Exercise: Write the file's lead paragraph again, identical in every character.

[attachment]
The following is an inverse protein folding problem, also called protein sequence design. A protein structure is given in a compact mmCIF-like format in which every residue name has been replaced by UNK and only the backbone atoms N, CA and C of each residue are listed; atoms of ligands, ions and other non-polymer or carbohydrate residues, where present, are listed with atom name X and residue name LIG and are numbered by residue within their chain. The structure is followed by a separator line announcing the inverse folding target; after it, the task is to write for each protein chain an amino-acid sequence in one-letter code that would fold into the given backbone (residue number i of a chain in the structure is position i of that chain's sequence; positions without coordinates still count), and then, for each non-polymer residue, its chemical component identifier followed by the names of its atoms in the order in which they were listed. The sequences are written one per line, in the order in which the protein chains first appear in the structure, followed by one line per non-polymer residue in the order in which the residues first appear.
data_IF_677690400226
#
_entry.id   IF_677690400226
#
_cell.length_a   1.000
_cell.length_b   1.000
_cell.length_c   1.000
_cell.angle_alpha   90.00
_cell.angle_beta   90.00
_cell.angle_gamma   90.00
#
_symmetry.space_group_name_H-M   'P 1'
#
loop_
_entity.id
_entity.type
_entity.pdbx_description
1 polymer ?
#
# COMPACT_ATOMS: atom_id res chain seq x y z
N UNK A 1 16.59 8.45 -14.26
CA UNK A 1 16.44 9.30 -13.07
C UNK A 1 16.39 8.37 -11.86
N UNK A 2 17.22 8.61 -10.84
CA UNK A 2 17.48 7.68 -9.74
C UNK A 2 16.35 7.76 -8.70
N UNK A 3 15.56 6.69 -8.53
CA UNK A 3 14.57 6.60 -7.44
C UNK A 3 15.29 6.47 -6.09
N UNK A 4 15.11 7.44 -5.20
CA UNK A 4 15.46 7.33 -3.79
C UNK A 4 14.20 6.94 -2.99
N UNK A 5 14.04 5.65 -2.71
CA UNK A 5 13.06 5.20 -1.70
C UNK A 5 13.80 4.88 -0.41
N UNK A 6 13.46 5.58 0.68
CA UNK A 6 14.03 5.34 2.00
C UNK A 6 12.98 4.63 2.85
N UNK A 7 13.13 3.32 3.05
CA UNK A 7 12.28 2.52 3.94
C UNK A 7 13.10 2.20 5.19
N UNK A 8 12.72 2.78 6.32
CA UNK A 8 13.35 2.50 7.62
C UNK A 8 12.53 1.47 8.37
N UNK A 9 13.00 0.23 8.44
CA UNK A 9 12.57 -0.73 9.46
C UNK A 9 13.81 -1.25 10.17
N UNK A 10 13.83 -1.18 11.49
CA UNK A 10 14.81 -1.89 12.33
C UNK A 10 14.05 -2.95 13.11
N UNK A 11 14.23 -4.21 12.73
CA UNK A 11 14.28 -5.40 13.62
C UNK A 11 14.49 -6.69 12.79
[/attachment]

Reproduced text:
The following is an inverse protein folding problem, also called protein sequence design. A protein structure is given in a compact mmCIF-like format in which every residue name has been replaced by UNK and only the backbone atoms N, CA and C of each residue are listed; atoms of ligands, ions and other non-polymer or carbohydrate residues, where present, are listed with atom name X and residue name LIG and are numbered by residue within their chain. The structure is followed by a separator line announcing the inverse folding target; after it, the task is to write for each protein chain an amino-acid sequence in one-letter code that would fold into the given backbone (residue number i of a chain in the structure is position i of that chain's sequence; positions without coordinates still count), and then, for each non-polymer residue, its chemical component identifier followed by the names of its atoms in the order in which they were listed. The sequences are written one per line, in the order in which the protein chains first appear in the structure, followed by one line per non-polymer residue in the order in which the residues first appear.